European stocks are likely to open on a flat note Friday as investors await key U.S. jobs data due later in the day for important clues about the Fed’s tapering timeline.
Economists currently expect employment to jump by 750,000 jobs in August after surging by 943,000 jobs in July. The unemployment rate is expected to dip to 5.2 percent from 5.4 percent.
Fed officials have indicated inflation has reached their target but they need to see further improvement in the labor market before they begin tapering asset purchases and raising interest rates.
The monthly jobs report is likely to overshadow a separate report on activity in the service sector.
The latest survey from Caixin revealed earlier today that the services sector in China dropped into contraction territory in August with a services PMI score of 46.7, down sharply from 54.9 in July.
Closer home, final purchasing managers’ survey results and retail sales from the euro area are due later in the session, headlining a light day for the European economic news.
Asian markets traded mixed, with Japan’s Nikkei index rallying about 2 percent after Prime Minister Yoshihide Suga indicated he will step down as prime minister later this month.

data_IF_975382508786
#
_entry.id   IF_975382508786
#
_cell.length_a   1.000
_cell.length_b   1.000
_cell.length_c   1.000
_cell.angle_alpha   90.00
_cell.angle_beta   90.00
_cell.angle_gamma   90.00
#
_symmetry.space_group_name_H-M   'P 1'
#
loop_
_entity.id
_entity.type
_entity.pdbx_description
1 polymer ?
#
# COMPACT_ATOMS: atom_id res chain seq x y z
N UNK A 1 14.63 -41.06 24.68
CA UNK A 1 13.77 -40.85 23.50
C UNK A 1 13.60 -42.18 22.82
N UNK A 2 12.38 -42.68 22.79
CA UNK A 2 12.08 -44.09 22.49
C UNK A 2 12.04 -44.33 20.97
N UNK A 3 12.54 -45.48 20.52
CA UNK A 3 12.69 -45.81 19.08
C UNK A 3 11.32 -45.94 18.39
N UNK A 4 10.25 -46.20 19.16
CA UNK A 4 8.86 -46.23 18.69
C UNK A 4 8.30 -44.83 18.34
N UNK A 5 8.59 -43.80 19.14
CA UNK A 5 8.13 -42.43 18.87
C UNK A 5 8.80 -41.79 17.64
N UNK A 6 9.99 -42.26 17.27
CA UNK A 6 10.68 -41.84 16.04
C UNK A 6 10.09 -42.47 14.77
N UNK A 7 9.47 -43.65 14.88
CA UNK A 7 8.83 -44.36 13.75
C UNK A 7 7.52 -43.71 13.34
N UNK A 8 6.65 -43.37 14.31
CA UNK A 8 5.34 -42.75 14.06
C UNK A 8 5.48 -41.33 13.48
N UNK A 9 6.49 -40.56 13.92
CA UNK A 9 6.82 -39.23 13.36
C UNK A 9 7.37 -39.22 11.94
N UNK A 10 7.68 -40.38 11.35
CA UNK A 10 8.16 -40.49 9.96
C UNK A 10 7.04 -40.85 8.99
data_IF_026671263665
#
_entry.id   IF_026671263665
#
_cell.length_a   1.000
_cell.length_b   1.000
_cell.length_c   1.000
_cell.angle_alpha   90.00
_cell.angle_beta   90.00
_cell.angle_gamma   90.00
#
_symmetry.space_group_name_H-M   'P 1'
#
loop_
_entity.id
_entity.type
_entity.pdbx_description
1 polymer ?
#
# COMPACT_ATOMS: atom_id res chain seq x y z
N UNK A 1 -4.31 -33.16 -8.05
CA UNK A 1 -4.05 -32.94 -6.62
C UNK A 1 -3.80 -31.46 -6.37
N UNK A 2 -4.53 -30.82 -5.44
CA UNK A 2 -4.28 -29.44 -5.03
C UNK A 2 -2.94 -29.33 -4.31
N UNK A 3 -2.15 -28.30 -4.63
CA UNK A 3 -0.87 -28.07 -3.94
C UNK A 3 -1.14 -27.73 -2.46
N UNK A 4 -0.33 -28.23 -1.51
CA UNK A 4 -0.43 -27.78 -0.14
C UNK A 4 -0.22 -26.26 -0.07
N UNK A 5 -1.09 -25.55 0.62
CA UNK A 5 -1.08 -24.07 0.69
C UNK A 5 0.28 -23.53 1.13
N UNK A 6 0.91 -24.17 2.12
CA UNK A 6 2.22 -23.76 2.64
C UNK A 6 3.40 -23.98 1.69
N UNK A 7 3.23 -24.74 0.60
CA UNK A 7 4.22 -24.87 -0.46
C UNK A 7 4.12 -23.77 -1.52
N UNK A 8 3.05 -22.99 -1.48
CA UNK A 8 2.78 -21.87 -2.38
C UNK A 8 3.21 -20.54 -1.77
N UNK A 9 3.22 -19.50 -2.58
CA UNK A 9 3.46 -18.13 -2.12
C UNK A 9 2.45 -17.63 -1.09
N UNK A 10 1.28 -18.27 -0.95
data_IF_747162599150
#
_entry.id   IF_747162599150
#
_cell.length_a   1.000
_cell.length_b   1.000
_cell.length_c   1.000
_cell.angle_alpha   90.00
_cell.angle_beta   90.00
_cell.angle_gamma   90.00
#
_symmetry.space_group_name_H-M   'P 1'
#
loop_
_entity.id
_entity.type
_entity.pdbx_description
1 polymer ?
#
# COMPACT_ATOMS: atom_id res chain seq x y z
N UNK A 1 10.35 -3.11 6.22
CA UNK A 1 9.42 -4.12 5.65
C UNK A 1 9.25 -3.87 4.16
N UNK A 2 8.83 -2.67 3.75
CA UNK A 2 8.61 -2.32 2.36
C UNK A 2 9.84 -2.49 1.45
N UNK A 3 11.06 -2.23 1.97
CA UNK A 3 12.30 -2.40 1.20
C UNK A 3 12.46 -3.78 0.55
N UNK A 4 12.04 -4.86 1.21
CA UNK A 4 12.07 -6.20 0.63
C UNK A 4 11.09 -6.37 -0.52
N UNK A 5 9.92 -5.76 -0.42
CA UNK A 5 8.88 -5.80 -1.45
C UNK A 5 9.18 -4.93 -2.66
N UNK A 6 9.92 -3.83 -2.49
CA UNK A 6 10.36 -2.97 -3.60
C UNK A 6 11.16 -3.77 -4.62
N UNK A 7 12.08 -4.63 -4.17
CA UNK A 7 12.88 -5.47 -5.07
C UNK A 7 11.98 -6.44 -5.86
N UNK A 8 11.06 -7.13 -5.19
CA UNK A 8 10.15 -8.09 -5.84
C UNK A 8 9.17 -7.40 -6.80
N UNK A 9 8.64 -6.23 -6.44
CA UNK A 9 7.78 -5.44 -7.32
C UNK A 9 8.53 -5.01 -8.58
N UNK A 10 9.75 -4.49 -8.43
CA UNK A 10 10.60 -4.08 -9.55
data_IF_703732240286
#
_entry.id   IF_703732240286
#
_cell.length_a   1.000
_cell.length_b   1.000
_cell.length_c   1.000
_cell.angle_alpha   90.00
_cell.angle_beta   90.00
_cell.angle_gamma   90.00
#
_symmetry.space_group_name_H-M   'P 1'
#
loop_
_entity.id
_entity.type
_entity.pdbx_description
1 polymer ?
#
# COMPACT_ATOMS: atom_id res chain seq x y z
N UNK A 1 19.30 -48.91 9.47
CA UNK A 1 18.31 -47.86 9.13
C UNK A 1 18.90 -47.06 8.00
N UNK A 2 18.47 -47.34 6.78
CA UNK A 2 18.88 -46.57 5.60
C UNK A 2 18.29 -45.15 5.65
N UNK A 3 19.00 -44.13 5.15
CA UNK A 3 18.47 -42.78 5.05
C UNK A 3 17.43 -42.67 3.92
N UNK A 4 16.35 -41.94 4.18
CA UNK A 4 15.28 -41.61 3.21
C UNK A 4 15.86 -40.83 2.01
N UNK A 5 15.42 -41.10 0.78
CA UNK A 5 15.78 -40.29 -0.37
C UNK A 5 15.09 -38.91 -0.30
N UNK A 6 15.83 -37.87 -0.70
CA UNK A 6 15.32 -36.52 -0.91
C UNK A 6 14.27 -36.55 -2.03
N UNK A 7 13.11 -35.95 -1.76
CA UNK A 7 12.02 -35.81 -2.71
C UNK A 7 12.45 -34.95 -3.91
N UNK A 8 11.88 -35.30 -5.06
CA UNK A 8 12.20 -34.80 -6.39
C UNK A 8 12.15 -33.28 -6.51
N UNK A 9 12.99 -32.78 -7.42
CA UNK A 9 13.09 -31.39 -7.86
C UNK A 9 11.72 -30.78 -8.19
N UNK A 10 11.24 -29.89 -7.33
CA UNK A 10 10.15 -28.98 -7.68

Chinese and Hong Kong stocks were moving lower on concerns that Alibaba Group Holding’s $15.5 billion pledge to Beijing’s “common prosperity” vision would hit profits in coming years.
The U.S. dollar sank to its lowest in almost a month against major rivals and U.S. 10-year Treasury yields remained pressured for third consecutive day, while crude oil held steady following overnight gains on bets that the market can absorb additional supply from OPEC+ as the U.S. Gulf grapples with Hurricane Ida’s impact.
U.S. stocks eked out modest gains overnight as jobless claims and trade balance figures showed that the economic recovery remains on track.
The tech-heavy Nasdaq Composite edged up 0.1 percent and the S&P 500 rose 0.3 percent to reach new record closing highs while the Dow gained 0.4 percent.
European stocks ended Thursday’s session slightly higher despite doubts over monetary policy outlook and signs of slowing global growth.
The pan European Stoxx 600 advanced 0.3 percent. The German DAX and France’s CAC 40 index both inched up 0.1 percent, while the U.K.’s FTSE 100 rose 0.2 percent.
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